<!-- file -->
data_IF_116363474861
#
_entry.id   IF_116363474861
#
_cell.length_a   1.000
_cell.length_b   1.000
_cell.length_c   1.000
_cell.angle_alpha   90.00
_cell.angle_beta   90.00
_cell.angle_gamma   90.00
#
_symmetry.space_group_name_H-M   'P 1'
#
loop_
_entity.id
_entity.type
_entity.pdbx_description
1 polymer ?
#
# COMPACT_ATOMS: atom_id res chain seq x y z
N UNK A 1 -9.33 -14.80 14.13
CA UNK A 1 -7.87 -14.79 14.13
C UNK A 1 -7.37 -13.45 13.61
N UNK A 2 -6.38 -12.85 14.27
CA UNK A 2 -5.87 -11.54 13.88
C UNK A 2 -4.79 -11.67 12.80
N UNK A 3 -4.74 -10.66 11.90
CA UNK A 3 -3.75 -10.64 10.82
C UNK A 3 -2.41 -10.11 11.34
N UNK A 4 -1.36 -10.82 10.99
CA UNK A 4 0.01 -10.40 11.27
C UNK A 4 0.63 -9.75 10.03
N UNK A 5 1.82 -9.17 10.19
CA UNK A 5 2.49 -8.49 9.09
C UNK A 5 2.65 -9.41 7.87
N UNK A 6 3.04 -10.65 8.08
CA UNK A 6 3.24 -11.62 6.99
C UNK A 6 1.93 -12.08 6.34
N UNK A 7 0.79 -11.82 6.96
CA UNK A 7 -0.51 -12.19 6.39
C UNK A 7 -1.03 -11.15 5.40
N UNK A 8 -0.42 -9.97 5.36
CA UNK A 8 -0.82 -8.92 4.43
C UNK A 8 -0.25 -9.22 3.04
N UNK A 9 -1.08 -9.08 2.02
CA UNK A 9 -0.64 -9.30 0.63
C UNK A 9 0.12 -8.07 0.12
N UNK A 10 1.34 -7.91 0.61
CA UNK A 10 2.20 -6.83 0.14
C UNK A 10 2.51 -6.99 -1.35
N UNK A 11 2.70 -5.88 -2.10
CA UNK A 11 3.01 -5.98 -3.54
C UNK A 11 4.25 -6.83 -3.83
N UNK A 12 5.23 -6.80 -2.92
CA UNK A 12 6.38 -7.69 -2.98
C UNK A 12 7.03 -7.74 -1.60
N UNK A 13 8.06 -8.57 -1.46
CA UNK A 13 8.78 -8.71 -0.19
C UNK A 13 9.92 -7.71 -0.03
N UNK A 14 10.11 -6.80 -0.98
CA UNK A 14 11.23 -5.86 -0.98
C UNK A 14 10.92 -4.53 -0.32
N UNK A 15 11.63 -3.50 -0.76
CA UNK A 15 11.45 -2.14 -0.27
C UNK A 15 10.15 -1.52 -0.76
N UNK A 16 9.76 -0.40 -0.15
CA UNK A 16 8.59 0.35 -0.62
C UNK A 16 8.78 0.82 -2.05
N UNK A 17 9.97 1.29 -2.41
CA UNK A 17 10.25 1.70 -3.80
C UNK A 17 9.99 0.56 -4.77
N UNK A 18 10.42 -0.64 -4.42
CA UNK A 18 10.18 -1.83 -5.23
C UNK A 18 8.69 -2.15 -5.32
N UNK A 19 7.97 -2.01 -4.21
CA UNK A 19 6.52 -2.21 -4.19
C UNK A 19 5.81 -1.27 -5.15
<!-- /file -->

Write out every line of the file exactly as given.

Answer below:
data_IF_116363474861
#
_entry.id   IF_116363474861
#
_cell.length_a   1.000
_cell.length_b   1.000
_cell.length_c   1.000
_cell.angle_alpha   90.00
_cell.angle_beta   90.00
_cell.angle_gamma   90.00
#
_symmetry.space_group_name_H-M   'P 1'
#
loop_
_entity.id
_entity.type
_entity.pdbx_description
1 polymer ?
#
# COMPACT_ATOMS: atom_id res chain seq x y z
N UNK A 1 -9.33 -14.80 14.13
CA UNK A 1 -7.87 -14.79 14.13
C UNK A 1 -7.37 -13.45 13.61
N UNK A 2 -6.38 -12.85 14.27
CA UNK A 2 -5.87 -11.54 13.88
C UNK A 2 -4.79 -11.67 12.80
N UNK A 3 -4.74 -10.66 11.90
CA UNK A 3 -3.75 -10.64 10.82
C UNK A 3 -2.41 -10.11 11.34
N UNK A 4 -1.36 -10.82 10.99
CA UNK A 4 0.01 -10.40 11.27
C UNK A 4 0.63 -9.75 10.03
N UNK A 5 1.82 -9.17 10.19
CA UNK A 5 2.49 -8.49 9.09
C UNK A 5 2.65 -9.41 7.87
N UNK A 6 3.04 -10.65 8.08
CA UNK A 6 3.24 -11.62 6.99
C UNK A 6 1.93 -12.08 6.34
N UNK A 7 0.79 -11.82 6.96
CA UNK A 7 -0.51 -12.19 6.39
C UNK A 7 -1.03 -11.15 5.40
N UNK A 8 -0.42 -9.97 5.36
CA UNK A 8 -0.82 -8.92 4.43
C UNK A 8 -0.25 -9.22 3.04
N UNK A 9 -1.08 -9.08 2.02
CA UNK A 9 -0.64 -9.30 0.63
C UNK A 9 0.12 -8.07 0.12
N UNK A 10 1.34 -7.91 0.61
CA UNK A 10 2.20 -6.83 0.14
C UNK A 10 2.51 -6.99 -1.35
N UNK A 11 2.70 -5.88 -2.10
CA UNK A 11 3.01 -5.98 -3.54
C UNK A 11 4.25 -6.83 -3.83
N UNK A 12 5.23 -6.80 -2.92
CA UNK A 12 6.38 -7.69 -2.98
C UNK A 12 7.03 -7.74 -1.60
N UNK A 13 8.06 -8.57 -1.46
CA UNK A 13 8.78 -8.71 -0.19
C UNK A 13 9.92 -7.71 -0.03
N UNK A 14 10.11 -6.80 -0.98
CA UNK A 14 11.23 -5.86 -0.98
C UNK A 14 10.92 -4.53 -0.32
N UNK A 15 11.63 -3.50 -0.76
CA UNK A 15 11.45 -2.14 -0.27
C UNK A 15 10.15 -1.52 -0.76
N UNK A 16 9.76 -0.40 -0.15
CA UNK A 16 8.59 0.35 -0.62
C UNK A 16 8.78 0.82 -2.05
N UNK A 17 9.97 1.29 -2.41
CA UNK A 17 10.25 1.70 -3.80
C UNK A 17 9.99 0.56 -4.77
N UNK A 18 10.42 -0.64 -4.42
CA UNK A 18 10.18 -1.83 -5.23
C UNK A 18 8.69 -2.15 -5.32
N UNK A 19 7.97 -2.01 -4.21
CA UNK A 19 6.52 -2.21 -4.19
C UNK A 19 5.81 -1.27 -5.15